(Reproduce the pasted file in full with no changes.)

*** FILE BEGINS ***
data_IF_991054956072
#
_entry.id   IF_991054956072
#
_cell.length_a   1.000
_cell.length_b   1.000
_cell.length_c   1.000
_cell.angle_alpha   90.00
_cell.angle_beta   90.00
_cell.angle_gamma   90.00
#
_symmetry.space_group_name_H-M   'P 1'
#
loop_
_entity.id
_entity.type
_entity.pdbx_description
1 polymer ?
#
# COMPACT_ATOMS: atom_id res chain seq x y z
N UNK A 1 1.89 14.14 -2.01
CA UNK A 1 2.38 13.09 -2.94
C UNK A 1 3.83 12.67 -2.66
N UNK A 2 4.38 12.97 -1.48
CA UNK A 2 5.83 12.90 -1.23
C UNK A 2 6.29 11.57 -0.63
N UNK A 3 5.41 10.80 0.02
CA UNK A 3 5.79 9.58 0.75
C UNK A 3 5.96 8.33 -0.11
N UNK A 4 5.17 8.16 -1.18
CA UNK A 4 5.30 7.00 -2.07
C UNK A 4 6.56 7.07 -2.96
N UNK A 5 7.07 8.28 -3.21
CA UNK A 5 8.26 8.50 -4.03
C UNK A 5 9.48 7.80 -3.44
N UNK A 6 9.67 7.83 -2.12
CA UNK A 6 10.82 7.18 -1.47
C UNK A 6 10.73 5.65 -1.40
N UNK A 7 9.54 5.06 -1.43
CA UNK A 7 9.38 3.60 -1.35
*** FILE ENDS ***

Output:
data_IF_991054956072
#
_entry.id   IF_991054956072
#
_cell.length_a   1.000
_cell.length_b   1.000
_cell.length_c   1.000
_cell.angle_alpha   90.00
_cell.angle_beta   90.00
_cell.angle_gamma   90.00
#
_symmetry.space_group_name_H-M   'P 1'
#
loop_
_entity.id
_entity.type
_entity.pdbx_description
1 polymer ?
#
# COMPACT_ATOMS: atom_id res chain seq x y z
N UNK A 1 1.89 14.14 -2.01
CA UNK A 1 2.38 13.09 -2.94
C UNK A 1 3.83 12.67 -2.66
N UNK A 2 4.38 12.97 -1.48
CA UNK A 2 5.83 12.90 -1.23
C UNK A 2 6.29 11.57 -0.63
N UNK A 3 5.41 10.80 0.02
CA UNK A 3 5.79 9.58 0.75
C UNK A 3 5.96 8.33 -0.11
N UNK A 4 5.17 8.16 -1.18
CA UNK A 4 5.30 7.00 -2.07
C UNK A 4 6.56 7.07 -2.96
N UNK A 5 7.07 8.28 -3.21
CA UNK A 5 8.26 8.50 -4.03
C UNK A 5 9.48 7.80 -3.44
N UNK A 6 9.67 7.83 -2.12
CA UNK A 6 10.82 7.18 -1.47
C UNK A 6 10.73 5.65 -1.40
N UNK A 7 9.54 5.06 -1.43
CA UNK A 7 9.38 3.60 -1.35